A better ruler might have marks between the mm marks. You could imagine someone with really great vision who could see .1 mm on this special ruler. So they might be able to tell that the stick is closer to 3.43 cm than 3.44 cm, but that's as precise of a decimal as they could report, because the measuring instrument (the ruler) only includes marks for .1 mm (or .01 cm). The maximum error in this case would be .005 cm (or .05 mm) because the person can tell the stick is less than halfway between 3.43 and 3.44, but cannot decipher more than that.
Any measuring instrument, not jut rulers, comes with a finite level of specificity. The maximum error is half of that level of specificity. A scale that reports weight only in whole pounds would have maximum error of .5 lbs, while a scale that reports weight in tenths of a pound would have a maximum error (or uncertainty of measurement) of .05 lbs.
What does an anemometer measure?
What are the different types of hypothesis?
1. Types of hypotheses-
a. Inductive is a generalization based on specific observations.
b. Deductive is derived from theory and provides evidence that supports, expands, or contradicts the theory.
c. Nondirectional - states that relation or difference between variables exists.
d. Directional - states the expected direction of the relation or difference.
e. Null - states that there is no significant relation or difference between variables.
What is the purpose of conducting a scientific experiment?
To test your hypothesis.
What does an observer do?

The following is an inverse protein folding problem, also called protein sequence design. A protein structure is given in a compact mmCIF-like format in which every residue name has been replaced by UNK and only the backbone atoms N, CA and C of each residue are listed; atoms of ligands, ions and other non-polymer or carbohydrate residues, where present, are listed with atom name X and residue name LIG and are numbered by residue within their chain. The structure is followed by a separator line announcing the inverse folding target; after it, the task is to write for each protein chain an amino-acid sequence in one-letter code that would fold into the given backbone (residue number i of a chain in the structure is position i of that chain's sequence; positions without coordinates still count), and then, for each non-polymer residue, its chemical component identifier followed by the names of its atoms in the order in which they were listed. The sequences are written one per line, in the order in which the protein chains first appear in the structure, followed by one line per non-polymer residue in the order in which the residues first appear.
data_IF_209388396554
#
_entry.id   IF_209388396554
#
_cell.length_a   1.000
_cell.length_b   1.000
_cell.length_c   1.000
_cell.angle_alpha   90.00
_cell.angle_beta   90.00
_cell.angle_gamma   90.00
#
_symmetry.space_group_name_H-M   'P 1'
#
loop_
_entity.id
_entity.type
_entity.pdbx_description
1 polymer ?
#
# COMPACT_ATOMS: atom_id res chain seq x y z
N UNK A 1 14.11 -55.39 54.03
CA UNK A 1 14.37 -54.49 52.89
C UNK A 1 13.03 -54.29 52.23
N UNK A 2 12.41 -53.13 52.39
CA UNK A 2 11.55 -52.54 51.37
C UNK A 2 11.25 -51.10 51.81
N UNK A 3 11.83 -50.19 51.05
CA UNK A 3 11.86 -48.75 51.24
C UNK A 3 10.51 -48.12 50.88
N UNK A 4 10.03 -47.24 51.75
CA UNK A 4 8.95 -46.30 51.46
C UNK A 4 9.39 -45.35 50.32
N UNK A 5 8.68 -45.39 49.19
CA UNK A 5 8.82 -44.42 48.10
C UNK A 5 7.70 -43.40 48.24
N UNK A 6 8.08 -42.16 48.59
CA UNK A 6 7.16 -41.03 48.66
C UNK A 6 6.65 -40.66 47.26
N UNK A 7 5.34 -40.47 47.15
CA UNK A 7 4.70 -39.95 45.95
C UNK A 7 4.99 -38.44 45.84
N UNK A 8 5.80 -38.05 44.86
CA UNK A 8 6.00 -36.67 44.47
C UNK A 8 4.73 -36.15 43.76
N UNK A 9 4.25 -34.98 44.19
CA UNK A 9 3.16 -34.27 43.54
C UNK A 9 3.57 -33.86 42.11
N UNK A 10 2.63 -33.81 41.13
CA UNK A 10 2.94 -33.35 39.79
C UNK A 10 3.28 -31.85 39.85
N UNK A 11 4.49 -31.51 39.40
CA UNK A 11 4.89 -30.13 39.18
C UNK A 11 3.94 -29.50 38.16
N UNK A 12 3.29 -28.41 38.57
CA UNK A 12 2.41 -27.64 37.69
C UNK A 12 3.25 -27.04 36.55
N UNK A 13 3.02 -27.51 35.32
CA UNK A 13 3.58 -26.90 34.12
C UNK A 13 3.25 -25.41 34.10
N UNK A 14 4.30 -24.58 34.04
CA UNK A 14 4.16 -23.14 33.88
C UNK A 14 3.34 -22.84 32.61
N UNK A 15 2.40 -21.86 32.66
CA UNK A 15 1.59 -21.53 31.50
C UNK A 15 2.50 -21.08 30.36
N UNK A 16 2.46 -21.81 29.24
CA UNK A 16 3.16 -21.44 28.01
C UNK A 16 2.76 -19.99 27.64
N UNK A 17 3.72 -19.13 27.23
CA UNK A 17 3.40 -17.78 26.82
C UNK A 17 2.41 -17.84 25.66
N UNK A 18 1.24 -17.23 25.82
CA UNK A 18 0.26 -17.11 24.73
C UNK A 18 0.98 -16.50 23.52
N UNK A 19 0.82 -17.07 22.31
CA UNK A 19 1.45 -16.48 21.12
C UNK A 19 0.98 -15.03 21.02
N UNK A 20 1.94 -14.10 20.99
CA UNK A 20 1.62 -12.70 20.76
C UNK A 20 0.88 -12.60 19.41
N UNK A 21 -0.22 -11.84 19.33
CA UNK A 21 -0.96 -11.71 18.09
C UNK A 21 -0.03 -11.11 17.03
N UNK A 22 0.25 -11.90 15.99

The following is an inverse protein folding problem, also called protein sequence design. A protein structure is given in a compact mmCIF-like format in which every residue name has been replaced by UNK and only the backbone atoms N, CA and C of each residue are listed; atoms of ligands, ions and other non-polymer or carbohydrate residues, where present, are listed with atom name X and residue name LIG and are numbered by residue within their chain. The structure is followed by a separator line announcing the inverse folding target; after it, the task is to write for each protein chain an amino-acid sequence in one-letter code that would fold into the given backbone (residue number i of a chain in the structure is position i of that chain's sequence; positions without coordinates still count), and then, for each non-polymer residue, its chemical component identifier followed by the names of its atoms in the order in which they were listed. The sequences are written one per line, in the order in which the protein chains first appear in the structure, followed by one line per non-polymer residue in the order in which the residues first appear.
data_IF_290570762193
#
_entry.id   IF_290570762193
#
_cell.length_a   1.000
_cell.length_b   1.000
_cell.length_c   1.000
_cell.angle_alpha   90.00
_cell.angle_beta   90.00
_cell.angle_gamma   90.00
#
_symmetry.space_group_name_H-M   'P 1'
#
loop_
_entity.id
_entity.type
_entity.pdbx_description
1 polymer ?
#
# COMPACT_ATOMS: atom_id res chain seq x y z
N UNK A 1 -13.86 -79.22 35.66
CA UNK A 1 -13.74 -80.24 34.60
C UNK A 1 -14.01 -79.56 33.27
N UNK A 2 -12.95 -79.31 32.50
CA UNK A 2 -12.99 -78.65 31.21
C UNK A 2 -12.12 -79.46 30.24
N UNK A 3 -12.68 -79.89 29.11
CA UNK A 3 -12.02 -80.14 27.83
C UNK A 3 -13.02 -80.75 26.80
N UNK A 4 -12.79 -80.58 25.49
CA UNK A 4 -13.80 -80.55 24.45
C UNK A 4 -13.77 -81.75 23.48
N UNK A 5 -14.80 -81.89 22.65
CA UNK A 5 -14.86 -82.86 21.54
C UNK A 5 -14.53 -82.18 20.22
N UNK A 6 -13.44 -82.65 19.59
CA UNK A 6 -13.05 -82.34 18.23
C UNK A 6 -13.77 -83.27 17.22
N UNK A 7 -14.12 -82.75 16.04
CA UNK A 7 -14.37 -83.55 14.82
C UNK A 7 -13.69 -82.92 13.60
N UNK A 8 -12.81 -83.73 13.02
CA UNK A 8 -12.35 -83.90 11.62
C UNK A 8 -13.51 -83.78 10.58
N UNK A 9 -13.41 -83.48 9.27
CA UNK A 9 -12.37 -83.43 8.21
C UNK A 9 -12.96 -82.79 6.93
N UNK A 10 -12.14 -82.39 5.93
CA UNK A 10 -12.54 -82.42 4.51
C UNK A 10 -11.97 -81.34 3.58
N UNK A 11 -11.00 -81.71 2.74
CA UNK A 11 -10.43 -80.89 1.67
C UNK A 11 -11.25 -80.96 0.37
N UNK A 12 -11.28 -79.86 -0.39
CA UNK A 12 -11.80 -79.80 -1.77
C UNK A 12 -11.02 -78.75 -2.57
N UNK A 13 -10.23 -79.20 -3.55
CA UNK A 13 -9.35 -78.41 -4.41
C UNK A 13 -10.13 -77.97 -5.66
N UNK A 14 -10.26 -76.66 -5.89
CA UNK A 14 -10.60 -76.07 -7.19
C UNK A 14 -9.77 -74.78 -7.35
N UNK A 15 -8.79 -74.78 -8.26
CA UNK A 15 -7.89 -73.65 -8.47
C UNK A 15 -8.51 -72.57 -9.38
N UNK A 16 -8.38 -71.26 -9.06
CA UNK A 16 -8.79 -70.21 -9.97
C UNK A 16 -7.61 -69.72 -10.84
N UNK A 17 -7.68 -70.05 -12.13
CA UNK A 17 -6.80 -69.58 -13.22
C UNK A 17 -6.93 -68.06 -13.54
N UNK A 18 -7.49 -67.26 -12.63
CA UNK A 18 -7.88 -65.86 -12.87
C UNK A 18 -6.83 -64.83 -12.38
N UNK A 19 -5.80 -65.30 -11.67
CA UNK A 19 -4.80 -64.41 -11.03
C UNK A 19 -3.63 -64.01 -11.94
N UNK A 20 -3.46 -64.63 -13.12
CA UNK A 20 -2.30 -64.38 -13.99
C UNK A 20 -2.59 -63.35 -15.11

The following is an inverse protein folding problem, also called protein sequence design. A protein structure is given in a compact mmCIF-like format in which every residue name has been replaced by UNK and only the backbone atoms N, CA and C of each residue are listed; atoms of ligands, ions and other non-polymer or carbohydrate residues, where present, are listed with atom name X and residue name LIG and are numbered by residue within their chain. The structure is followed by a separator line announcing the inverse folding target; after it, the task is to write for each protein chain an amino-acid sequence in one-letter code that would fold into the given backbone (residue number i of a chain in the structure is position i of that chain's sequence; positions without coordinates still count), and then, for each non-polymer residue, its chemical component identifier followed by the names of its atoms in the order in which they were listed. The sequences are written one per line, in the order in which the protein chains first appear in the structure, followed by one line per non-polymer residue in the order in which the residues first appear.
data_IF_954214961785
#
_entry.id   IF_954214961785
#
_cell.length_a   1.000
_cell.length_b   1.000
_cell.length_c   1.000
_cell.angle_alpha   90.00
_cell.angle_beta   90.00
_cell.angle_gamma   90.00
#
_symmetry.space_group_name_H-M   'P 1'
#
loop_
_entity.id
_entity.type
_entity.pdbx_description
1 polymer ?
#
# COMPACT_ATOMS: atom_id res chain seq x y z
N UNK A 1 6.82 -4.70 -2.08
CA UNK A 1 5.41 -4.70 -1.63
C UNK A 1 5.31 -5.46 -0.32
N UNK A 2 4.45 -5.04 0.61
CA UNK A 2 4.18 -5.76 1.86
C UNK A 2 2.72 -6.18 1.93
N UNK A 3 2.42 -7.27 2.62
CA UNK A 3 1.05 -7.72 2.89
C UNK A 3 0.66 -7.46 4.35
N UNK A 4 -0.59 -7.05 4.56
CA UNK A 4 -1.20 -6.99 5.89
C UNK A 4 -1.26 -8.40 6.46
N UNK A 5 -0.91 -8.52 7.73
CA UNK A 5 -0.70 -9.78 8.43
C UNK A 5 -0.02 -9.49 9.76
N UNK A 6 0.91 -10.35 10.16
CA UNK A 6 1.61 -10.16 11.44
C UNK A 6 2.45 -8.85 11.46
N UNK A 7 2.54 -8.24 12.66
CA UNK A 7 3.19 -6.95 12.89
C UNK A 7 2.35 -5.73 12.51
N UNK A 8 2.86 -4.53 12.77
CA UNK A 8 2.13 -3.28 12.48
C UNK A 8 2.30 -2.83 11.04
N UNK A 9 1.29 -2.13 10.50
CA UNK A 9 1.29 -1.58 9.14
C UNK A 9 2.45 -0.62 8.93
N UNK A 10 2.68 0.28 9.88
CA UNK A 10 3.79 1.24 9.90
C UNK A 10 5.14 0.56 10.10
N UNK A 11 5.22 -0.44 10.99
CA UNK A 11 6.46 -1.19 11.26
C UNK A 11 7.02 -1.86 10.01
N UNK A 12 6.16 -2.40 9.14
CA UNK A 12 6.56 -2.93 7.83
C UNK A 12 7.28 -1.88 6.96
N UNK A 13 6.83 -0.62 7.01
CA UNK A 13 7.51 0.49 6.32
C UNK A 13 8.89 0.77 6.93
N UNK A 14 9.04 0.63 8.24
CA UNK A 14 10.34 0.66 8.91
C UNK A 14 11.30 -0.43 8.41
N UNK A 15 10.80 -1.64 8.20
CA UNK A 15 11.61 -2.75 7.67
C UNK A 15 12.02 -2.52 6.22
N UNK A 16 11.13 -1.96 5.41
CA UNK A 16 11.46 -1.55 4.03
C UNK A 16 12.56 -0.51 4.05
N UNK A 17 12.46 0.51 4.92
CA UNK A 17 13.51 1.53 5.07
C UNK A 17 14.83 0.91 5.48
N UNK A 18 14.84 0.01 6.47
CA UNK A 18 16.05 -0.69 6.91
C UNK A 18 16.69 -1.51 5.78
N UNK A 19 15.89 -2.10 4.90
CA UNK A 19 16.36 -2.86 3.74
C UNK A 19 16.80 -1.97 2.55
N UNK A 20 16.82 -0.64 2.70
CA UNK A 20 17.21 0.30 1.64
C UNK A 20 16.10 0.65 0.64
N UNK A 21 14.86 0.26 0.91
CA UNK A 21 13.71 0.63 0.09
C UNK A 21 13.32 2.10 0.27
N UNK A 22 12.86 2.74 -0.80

An observer is one who observes. That person uses his senses or instruments to perceive or detect things, and makes notes as to what was seen, heard, recorded, etc.
Advantages and disadvantages of biotechnology?
Biotechnology is essentially the use of technology to make biological processes benifit mankind. Advantages include: * The design of diagnostic kits * The creation of genome analysis tools through bioinformatics * Genetic engineering techniques to improve food crops * Molecular biology method to help understand the nature of diseases * Finding targets for drugs * Molecular breeding methods to help improve livestock * Creation of genetically modified foods to feed the ever growing world population * Use of DNA fingerprinting in the court of law * Use of the PCR reaction to clone DNA and make millions of identical copies * Use of stem cells to treat diseases * Diagnosing genetic disorders The disadvantages include ethical and moral issues surrounding cloning and the effect this has on society.
What are the scientific method aim?
To achieve consistant and, overall, repeatable results, giving a good indication that a theory / hypothesis is correct. To determine the validity of results achieved in experimentation.
In a science fair project what is the result?
Science working models for class 9?
go for hydro power plant
i made this model when i was in ninth
this is very easy
on a thermacol make two houses or hut one road and most importantantly one dam
buy one small motor this is easily available in markets
it will cost you Rs 50